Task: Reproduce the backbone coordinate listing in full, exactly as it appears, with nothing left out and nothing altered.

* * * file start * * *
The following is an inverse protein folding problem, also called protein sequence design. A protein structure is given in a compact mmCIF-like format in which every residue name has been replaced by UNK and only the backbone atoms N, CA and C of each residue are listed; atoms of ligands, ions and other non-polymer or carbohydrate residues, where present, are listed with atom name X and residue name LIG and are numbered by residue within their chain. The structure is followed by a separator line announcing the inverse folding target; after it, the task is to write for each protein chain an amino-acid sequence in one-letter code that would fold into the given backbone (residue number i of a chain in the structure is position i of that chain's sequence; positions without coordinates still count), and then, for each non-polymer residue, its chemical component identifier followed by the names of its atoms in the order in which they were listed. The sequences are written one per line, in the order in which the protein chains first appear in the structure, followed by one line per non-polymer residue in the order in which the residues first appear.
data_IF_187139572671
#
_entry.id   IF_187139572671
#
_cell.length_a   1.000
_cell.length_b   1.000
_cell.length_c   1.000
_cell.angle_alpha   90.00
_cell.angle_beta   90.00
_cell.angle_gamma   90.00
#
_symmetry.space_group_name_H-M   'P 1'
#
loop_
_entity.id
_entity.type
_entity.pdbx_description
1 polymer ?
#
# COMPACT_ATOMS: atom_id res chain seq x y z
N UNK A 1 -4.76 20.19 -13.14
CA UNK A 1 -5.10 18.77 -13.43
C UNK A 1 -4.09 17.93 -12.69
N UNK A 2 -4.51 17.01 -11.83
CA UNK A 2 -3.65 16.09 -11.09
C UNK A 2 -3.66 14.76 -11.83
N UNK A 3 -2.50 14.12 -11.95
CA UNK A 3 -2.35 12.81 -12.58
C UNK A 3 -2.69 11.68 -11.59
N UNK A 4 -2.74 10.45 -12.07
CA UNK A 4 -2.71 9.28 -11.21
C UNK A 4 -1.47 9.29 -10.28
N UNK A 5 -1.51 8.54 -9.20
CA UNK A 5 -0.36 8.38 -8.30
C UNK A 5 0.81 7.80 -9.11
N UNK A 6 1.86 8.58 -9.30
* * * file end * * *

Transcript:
The following is an inverse protein folding problem, also called protein sequence design. A protein structure is given in a compact mmCIF-like format in which every residue name has been replaced by UNK and only the backbone atoms N, CA and C of each residue are listed; atoms of ligands, ions and other non-polymer or carbohydrate residues, where present, are listed with atom name X and residue name LIG and are numbered by residue within their chain. The structure is followed by a separator line announcing the inverse folding target; after it, the task is to write for each protein chain an amino-acid sequence in one-letter code that would fold into the given backbone (residue number i of a chain in the structure is position i of that chain's sequence; positions without coordinates still count), and then, for each non-polymer residue, its chemical component identifier followed by the names of its atoms in the order in which they were listed. The sequences are written one per line, in the order in which the protein chains first appear in the structure, followed by one line per non-polymer residue in the order in which the residues first appear.
data_IF_187139572671
#
_entry.id   IF_187139572671
#
_cell.length_a   1.000
_cell.length_b   1.000
_cell.length_c   1.000
_cell.angle_alpha   90.00
_cell.angle_beta   90.00
_cell.angle_gamma   90.00
#
_symmetry.space_group_name_H-M   'P 1'
#
loop_
_entity.id
_entity.type
_entity.pdbx_description
1 polymer ?
#
# COMPACT_ATOMS: atom_id res chain seq x y z
N UNK A 1 -4.76 20.19 -13.14
CA UNK A 1 -5.10 18.77 -13.43
C UNK A 1 -4.09 17.93 -12.69
N UNK A 2 -4.51 17.01 -11.83
CA UNK A 2 -3.65 16.09 -11.09
C UNK A 2 -3.66 14.76 -11.83
N UNK A 3 -2.50 14.12 -11.95
CA UNK A 3 -2.35 12.81 -12.58
C UNK A 3 -2.69 11.68 -11.59
N UNK A 4 -2.74 10.45 -12.07
CA UNK A 4 -2.71 9.28 -11.21
C UNK A 4 -1.47 9.29 -10.28
N UNK A 5 -1.51 8.54 -9.20
CA UNK A 5 -0.36 8.38 -8.30
C UNK A 5 0.81 7.80 -9.11
N UNK A 6 1.86 8.58 -9.30